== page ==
Despite 'broken' promises and high stress levels, Tony Blair still has staffroom support, according to a TES survey.
Teachers continue to back Tony Blair even though three out of five of them do not believe the Prime Minister has kept his promise to increase support for schools, a TES Election 2001 poll shows.
More than 80 per cent of the teachers questioned say their job has become more stressful since Mr Blair was elected in 1997 and 91 per cent say he has failed to raise the status of teaching. They believe smaller classes, more non-contact time and less red tape would make them more effective teachers.
But support for Labour remains higher among teacher voters than among the population as a whole.
The TES poll of 501 state and independent-school teachers in England, conducted by FDS International last month, shows that, if a general election were called tomorrow, 54 per cent of teacher-voters would back Tony Blair. This is down from 57 per cent who voted Labour in 1997.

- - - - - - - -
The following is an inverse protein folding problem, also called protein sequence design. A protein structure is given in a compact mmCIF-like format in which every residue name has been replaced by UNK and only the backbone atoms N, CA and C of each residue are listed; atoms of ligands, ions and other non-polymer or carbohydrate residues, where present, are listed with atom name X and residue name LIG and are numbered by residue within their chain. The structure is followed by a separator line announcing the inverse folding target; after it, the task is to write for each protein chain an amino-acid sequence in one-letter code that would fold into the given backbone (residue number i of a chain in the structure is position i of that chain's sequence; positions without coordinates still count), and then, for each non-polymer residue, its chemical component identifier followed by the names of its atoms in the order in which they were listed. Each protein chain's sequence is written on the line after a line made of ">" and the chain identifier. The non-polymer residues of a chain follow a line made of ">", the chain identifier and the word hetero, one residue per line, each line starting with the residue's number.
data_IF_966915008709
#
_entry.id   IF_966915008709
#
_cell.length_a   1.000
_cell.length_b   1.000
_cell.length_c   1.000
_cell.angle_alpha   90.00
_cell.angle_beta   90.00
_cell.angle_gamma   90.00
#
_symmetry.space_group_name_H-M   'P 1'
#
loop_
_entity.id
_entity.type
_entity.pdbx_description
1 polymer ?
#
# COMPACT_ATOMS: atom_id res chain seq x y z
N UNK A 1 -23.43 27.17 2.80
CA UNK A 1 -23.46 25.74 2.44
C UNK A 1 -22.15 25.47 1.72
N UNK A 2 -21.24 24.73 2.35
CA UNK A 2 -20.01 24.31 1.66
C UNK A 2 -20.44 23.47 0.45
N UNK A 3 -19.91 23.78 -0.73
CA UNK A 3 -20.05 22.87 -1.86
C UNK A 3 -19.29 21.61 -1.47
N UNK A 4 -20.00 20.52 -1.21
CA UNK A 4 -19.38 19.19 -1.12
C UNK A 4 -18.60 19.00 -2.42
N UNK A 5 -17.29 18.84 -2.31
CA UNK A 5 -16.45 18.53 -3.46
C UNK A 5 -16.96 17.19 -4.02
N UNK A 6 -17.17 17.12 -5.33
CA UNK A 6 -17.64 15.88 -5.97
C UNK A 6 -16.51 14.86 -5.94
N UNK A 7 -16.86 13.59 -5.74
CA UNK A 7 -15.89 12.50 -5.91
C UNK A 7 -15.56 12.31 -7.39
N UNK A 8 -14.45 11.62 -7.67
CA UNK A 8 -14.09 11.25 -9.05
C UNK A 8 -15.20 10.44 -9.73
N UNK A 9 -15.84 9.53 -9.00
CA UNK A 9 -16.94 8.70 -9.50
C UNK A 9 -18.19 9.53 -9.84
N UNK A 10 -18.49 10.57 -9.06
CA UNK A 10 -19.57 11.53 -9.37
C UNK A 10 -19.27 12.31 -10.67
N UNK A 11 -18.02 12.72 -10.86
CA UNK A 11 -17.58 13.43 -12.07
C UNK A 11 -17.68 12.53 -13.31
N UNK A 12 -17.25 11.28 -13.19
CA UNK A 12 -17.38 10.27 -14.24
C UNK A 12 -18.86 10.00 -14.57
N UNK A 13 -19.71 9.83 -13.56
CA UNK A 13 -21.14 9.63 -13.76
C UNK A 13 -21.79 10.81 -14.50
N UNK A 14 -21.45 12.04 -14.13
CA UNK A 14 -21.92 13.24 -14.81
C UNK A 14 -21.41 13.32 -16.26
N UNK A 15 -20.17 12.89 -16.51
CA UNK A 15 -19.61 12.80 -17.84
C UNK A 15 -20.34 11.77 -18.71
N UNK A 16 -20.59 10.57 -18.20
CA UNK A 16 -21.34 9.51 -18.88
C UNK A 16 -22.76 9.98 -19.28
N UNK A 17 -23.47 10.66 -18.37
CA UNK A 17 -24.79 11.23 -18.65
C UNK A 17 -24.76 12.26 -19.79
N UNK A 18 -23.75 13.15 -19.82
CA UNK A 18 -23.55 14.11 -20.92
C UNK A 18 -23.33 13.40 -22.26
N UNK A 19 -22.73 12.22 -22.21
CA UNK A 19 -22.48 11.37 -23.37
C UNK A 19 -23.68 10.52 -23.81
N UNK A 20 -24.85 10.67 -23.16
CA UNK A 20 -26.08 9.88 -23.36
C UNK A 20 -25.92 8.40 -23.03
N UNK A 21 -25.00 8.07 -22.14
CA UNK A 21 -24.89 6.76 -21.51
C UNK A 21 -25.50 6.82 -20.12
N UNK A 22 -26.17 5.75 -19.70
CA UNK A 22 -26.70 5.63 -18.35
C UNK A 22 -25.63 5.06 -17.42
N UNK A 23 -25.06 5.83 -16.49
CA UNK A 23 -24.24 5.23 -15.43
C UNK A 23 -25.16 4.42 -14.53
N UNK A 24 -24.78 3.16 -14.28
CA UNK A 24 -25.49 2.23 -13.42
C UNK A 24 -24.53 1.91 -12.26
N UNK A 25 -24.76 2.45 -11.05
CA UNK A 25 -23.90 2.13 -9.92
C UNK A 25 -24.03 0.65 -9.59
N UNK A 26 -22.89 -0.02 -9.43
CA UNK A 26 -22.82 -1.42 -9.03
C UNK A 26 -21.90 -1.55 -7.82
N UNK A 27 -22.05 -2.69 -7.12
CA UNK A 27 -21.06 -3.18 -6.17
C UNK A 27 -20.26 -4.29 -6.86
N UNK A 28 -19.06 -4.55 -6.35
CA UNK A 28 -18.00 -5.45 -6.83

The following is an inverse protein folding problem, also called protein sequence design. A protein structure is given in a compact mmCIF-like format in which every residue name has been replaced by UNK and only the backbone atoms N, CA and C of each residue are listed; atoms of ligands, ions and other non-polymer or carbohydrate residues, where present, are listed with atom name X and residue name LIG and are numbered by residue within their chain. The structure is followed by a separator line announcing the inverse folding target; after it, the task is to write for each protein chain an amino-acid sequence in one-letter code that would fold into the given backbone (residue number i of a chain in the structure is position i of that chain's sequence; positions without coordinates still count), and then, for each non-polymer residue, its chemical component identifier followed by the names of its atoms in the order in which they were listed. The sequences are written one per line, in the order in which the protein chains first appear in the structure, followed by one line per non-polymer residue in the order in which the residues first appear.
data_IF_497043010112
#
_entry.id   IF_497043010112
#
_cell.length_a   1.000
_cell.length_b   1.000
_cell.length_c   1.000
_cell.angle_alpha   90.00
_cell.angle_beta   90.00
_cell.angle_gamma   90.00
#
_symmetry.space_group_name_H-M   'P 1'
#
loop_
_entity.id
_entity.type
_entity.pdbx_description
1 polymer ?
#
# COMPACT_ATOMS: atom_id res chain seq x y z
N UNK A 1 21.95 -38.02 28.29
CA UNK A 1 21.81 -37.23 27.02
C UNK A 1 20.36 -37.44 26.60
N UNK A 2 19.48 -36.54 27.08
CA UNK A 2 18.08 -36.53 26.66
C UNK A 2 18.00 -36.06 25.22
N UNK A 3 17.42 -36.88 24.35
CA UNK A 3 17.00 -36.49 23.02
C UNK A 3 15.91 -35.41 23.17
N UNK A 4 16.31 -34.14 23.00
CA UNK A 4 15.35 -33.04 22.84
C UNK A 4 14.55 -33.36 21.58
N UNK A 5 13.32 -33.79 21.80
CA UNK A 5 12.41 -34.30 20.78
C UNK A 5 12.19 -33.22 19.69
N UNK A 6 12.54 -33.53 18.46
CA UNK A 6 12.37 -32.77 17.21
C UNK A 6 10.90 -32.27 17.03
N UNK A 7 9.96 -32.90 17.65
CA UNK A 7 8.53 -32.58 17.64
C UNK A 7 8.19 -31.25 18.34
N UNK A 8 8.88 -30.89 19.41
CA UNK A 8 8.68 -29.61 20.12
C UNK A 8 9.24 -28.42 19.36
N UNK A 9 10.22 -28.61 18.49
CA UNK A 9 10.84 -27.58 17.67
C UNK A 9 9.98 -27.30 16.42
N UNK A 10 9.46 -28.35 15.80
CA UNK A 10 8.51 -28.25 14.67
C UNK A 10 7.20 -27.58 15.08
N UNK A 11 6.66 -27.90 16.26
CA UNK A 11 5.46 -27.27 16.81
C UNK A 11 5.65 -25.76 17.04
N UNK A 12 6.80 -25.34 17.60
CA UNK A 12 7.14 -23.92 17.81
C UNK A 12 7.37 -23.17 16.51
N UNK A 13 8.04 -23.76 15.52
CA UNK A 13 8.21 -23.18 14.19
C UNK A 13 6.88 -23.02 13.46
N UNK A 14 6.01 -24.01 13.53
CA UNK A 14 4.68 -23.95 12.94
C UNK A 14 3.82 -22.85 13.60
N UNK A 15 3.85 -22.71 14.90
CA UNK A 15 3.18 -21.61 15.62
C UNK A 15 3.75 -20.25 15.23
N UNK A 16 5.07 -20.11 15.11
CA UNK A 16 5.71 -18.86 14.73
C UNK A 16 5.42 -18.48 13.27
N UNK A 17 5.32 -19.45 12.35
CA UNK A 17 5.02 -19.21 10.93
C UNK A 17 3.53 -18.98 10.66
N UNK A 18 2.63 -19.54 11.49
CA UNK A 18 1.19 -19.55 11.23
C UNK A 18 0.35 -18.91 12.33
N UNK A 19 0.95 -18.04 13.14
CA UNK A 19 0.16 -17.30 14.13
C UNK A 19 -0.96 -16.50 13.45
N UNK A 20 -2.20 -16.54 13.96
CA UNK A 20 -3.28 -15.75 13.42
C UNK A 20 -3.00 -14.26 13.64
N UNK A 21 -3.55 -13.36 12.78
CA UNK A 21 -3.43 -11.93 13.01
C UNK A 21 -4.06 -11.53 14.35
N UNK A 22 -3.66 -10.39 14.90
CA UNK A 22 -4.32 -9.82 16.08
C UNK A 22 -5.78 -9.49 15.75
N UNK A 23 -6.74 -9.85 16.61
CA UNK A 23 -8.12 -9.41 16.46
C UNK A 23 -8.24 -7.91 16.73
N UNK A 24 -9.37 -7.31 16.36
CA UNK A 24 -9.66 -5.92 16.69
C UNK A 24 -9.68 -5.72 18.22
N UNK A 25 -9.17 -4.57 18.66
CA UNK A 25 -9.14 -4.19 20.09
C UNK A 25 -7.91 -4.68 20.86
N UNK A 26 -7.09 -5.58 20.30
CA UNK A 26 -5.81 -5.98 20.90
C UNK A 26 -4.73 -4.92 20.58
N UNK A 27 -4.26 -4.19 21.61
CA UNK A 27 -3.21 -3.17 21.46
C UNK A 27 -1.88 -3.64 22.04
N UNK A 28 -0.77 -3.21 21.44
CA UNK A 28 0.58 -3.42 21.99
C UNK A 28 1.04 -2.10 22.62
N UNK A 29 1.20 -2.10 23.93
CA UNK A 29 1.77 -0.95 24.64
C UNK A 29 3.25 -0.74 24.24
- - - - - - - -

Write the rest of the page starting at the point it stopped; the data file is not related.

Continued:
Other polls give Labour 46 per cent backing among the population as a whole, the Tories 34 per cent and the Liberal Democrats 14 per cent.
The Liberal Democrats also win more support among teachers than the country at large. They are backed by 20 per cent of them, as in 1997. The same proportion intendto vote Tory, up from 19 per cent in 1997. Some 69 per cent rejected William Hague's "free school" policies: 25 per cent approved.
But the poll shows teachers do not always vote for the party they believe has the best education policies. Almost four in 10 (37 per cent) had no opinion about who had the best education policies. This figure was particularly high among private-school teachers (46 per cent) and the under 30s (43 per cent).
Most (57 per cent) believed that academic standards had improved since 1997 or stayed the same (34 per cent).
And the majority of those polled thought that the Office for Standards in Education had an important role to play in guaranteeing standards but said it should be reformed.
Around two-thirds of all secondary and primary teachers believe pupil behaviour has worsened since 1997.
Despite this, more than two-thirds (68 per cent) were satisfied with their jobs, with just under a third very satisfied.
Heads and deputies - particularly those in secondaries - were more likely to be satisfied than other teachers.
As for the future? Six out of 10 teachers are fairly or very optimistic about their work even though more than half of those polled would not recommend it as a career to their children.
News, 4-5; Briefing, 22-23